Politicians bewitched by their own press releases

King Canute never thought he could stop the tide. Back in the Dark Ages, when literacy was as rare as white teeth, people weren’t that stupid. Nowadays, however, we seem to think we can stop carbon dioxide with a regal and self-congratulatory wave of a press release. Consider, as 10,000 delegates gather at a UN conference in Montreal to be well-intentioned, that Canada signed the Kyoto Accord in 1997 and committed to reducing our “greenhouse gas” (GHG) emissions by six per cent from 1990 levels. But we actually did nothing and the emissions went up instead.

Someone please explain this to me. It was certainly predictable that as Canada’s economy expanded, so would its use of fuel and its output of exhaust gasses, including the “greenhouse’’ kind. It has been so ever since man first set beard alight with this newfangled “fire’’ thing. How could the Liberals not realize this link would continue to exist until they took steps to break it or, even weirder, have this realization and stop there?

If I were in power, I wouldn’t say taxes were too high, promise to reduce them, then do nothing. My tax-reduction measures might fail though ill fortune or ineptitude. But I would have some. Now, as it happens, I don’t believe man is setting the sky on fire. But if I did I’d sure as heck try to put it out.

According to G.K. Chesterton, “We must see things objectively, as we do a tree; and understand that they exist whether we like them or not. We must not try to turn them into something different by the mere exercise of our own minds, as if we were witches.” Canute very probably believed in witches, but at least he didn’t think he was one. Can it be that in that respect he was well ahead of those now in power?

Some may object that according to Monday’s Citizen, “In the past few days, the federal government has announced climate change agreements with several provinces aimed at implementing Kyoto.” I saw that story. It implied that our government secretly did know what to do but waited for the vast UN gumflap in Montreal to announce it. So I went to the Environment Canada website and read the headline “Government of Canada Makes Steady Progress Toward the Implementation of Its Climate Change Plan.” Dude. But the text of this promising-sounding press release began: “The Government of Canada today released a discussion draft of cross-cutting provisions of proposed regulations that will govern greenhouse gas emission reductions from large industrial facilities.”

Uh, that can’t be it. Wait, here’s one from last Thursday: “Canada and Saskatchewan are Working Together to Reduce Greenhouse Gas Emissions.” But then it says: “The Governments of Canada and Saskatchewan today announced they will provide up to $40 million for initial feasibility work on two projects that will help Saskatchewan reduce greenhouse gas emissions. The announcement was made today by federal Environment Minister Stephane Dion, Saskatchewan Industry and Resources Minister Eric Cline, federal Natural Resources Minister John McCallum and federal Finance Minister Ralph Goodale. The funding is the highlight of a new five-year Memorandum of Understanding on climate change between the Governments of Canada and Saskatchewan.”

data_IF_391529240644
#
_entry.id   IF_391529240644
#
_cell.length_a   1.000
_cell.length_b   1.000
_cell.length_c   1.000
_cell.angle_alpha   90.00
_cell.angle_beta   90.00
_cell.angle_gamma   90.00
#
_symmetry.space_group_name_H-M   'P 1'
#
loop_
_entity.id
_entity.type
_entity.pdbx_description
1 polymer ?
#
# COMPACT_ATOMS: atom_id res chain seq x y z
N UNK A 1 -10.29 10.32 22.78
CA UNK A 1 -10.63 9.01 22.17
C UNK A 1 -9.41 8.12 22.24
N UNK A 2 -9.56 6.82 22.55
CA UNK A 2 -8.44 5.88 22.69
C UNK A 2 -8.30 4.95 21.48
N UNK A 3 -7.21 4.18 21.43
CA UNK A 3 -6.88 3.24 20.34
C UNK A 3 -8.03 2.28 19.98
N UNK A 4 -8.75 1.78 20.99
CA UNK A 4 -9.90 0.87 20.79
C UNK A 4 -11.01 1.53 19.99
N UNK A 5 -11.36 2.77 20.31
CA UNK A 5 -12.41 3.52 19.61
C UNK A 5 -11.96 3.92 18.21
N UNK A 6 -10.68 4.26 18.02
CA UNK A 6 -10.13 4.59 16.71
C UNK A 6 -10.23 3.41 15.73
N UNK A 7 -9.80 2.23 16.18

If that’s the highlight, what’s the unimpressive bit? That it took three senior federal ministers to put a match to this damp squib? Or that last Tuesday’s press release headline -- “The Government of Canada Takes a Significant Step to Implement Its Climate Change Plan and Reduce Greenhouse Gas Emissions” -- was the arguably overdramatized prelude to “The Government of Canada today took a significant step in implementing Canada’s Climate Change Plan when it added six greenhouse gases (GHG) to Schedule 1 of the Canadian Environmental Protection Act 1999 (CEPA 1999).”

You may find it troubling that our politicians think they can persuade us this represents significant progress. I find it troubling that they have persuaded themselves of it. It’s proverbially bad when politicians start believing their press clippings. I think these ones believe their press releases.

How can we tolerate such a thing? We might quarrel with the beliefs, or specific actions, of politicians who believe in the threat of man-made climate change and acted against it, or politicians who did neither. But what can we do with those who claim to believe in it but haven’t done anything ... except congratulate themselves? At least Macbeth’s “weird sisters” used a little eye of newt. They didn’t just put out press releases about feasibility studies on cauldrons. When we talk about the crisis in governance in Canada let’s rank a pervasive air of unreality high up on the list.

We laugh at medieval people for burning witches. I imagine they, in return, would laugh at us for not realizing it was actually the Enlightenment that saw widespread thaumaturge combustion, possibly contributing to the global warming about which Thomas Jefferson wrote.

Or for thinking we are witches, who can change the climate by the mere exercise of our minds.

[First published in the Ottawa Citizen]

ColumnsJohn Robson